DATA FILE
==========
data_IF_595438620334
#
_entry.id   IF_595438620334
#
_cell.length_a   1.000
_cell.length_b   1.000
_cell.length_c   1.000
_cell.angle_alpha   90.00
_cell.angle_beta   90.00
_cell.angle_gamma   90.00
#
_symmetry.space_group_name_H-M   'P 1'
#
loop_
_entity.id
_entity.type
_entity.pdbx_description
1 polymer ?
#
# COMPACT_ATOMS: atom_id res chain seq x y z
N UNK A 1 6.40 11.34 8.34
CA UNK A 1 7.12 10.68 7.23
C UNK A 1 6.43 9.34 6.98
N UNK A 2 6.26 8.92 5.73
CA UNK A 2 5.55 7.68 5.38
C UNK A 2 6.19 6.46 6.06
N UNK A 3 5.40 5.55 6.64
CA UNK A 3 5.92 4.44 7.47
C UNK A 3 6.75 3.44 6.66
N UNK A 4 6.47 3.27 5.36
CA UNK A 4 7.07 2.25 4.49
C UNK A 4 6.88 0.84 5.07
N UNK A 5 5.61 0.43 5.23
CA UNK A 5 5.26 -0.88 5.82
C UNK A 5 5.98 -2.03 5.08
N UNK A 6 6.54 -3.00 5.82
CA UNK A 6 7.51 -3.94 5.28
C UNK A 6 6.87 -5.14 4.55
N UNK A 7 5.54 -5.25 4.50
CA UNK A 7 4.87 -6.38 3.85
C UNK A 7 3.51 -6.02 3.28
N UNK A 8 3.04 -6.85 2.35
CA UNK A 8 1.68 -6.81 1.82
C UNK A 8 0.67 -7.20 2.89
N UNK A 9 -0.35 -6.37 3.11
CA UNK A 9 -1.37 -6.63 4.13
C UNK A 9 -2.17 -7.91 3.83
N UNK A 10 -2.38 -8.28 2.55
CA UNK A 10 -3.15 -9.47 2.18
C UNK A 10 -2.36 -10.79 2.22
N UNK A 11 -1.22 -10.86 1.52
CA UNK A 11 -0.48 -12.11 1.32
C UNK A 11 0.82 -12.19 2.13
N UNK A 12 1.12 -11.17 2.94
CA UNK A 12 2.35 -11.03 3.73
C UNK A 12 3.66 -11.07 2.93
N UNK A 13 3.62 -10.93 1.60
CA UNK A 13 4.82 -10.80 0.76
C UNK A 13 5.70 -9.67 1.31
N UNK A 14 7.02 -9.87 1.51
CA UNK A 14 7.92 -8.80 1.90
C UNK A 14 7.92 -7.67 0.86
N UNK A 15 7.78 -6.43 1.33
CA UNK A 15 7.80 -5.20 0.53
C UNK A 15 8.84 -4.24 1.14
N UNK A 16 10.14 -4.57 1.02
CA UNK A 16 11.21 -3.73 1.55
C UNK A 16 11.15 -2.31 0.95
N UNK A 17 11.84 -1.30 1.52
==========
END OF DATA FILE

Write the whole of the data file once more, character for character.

data_IF_595438620334
#
_entry.id   IF_595438620334
#
_cell.length_a   1.000
_cell.length_b   1.000
_cell.length_c   1.000
_cell.angle_alpha   90.00
_cell.angle_beta   90.00
_cell.angle_gamma   90.00
#
_symmetry.space_group_name_H-M   'P 1'
#
loop_
_entity.id
_entity.type
_entity.pdbx_description
1 polymer ?
#
# COMPACT_ATOMS: atom_id res chain seq x y z
N UNK A 1 6.40 11.34 8.34
CA UNK A 1 7.12 10.68 7.23
C UNK A 1 6.43 9.34 6.98
N UNK A 2 6.26 8.92 5.73
CA UNK A 2 5.55 7.68 5.38
C UNK A 2 6.19 6.46 6.06
N UNK A 3 5.40 5.55 6.64
CA UNK A 3 5.92 4.44 7.47
C UNK A 3 6.75 3.44 6.66
N UNK A 4 6.47 3.27 5.36
CA UNK A 4 7.07 2.25 4.49
C UNK A 4 6.88 0.84 5.07
N UNK A 5 5.61 0.43 5.23
CA UNK A 5 5.26 -0.88 5.82
C UNK A 5 5.98 -2.03 5.08
N UNK A 6 6.54 -3.00 5.82
CA UNK A 6 7.51 -3.94 5.28
C UNK A 6 6.87 -5.14 4.55
N UNK A 7 5.54 -5.25 4.50
CA UNK A 7 4.87 -6.38 3.85
C UNK A 7 3.51 -6.02 3.28
N UNK A 8 3.04 -6.85 2.35
CA UNK A 8 1.68 -6.81 1.82
C UNK A 8 0.67 -7.20 2.89
N UNK A 9 -0.35 -6.37 3.11
CA UNK A 9 -1.37 -6.63 4.13
C UNK A 9 -2.17 -7.91 3.83
N UNK A 10 -2.38 -8.28 2.55
CA UNK A 10 -3.15 -9.47 2.18
C UNK A 10 -2.36 -10.79 2.22
N UNK A 11 -1.22 -10.86 1.52
CA UNK A 11 -0.48 -12.11 1.32
C UNK A 11 0.82 -12.19 2.13
N UNK A 12 1.12 -11.17 2.94
CA UNK A 12 2.35 -11.03 3.73
C UNK A 12 3.66 -11.07 2.93
N UNK A 13 3.62 -10.93 1.60
CA UNK A 13 4.82 -10.80 0.76
C UNK A 13 5.70 -9.67 1.31
N UNK A 14 7.02 -9.87 1.51
CA UNK A 14 7.92 -8.80 1.90
C UNK A 14 7.92 -7.67 0.86
N UNK A 15 7.78 -6.43 1.33
CA UNK A 15 7.80 -5.20 0.53
C UNK A 15 8.84 -4.24 1.14
N UNK A 16 10.14 -4.57 1.02
CA UNK A 16 11.21 -3.73 1.55
C UNK A 16 11.15 -2.31 0.95
N UNK A 17 11.84 -1.30 1.52